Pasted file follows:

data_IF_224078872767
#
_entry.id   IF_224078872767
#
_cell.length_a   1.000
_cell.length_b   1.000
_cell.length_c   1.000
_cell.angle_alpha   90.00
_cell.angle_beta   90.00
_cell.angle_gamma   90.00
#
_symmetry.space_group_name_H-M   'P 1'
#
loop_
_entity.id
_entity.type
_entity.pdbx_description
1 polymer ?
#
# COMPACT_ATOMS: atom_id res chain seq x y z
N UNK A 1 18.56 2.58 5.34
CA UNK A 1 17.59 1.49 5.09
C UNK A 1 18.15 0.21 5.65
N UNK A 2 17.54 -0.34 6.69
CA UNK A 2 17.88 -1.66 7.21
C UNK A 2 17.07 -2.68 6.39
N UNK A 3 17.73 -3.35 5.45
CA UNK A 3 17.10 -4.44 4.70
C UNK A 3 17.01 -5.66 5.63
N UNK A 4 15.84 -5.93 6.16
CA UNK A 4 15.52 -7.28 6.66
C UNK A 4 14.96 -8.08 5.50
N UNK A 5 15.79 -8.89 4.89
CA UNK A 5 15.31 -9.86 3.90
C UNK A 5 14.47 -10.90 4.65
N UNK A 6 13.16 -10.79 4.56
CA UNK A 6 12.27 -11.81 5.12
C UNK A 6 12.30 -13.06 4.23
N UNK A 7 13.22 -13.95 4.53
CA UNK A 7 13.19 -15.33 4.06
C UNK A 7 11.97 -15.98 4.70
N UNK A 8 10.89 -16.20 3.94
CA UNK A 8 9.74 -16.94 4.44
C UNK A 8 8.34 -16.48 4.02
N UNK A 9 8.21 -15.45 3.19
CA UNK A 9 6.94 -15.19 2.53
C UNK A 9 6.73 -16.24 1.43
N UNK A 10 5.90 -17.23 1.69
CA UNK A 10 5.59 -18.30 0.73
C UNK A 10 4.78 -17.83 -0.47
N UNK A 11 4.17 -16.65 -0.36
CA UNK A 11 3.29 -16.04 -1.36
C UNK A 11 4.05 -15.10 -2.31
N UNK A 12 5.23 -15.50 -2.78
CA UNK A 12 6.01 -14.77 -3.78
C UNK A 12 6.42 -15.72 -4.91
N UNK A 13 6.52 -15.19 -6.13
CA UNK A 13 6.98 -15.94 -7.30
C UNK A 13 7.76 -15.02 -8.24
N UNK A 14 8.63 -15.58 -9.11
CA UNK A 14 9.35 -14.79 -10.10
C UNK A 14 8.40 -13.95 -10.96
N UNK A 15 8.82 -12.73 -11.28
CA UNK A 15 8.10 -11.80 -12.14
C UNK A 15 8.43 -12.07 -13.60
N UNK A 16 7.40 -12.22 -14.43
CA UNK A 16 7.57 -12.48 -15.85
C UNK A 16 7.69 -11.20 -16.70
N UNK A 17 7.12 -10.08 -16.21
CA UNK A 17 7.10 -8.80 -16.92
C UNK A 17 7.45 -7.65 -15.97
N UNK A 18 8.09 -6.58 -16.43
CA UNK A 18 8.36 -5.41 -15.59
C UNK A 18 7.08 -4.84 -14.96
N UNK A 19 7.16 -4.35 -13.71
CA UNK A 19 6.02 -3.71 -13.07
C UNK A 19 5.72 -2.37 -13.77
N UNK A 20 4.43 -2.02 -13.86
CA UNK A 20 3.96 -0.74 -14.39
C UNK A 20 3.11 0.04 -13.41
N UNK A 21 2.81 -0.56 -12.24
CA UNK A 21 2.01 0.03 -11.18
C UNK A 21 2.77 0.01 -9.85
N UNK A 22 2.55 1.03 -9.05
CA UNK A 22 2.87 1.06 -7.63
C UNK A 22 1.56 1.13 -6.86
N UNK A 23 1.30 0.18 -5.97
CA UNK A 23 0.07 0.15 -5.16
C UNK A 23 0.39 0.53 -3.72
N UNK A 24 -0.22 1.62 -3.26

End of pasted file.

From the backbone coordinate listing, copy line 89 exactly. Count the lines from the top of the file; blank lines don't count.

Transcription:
C UNK A 23 0.39 0.53 -3.72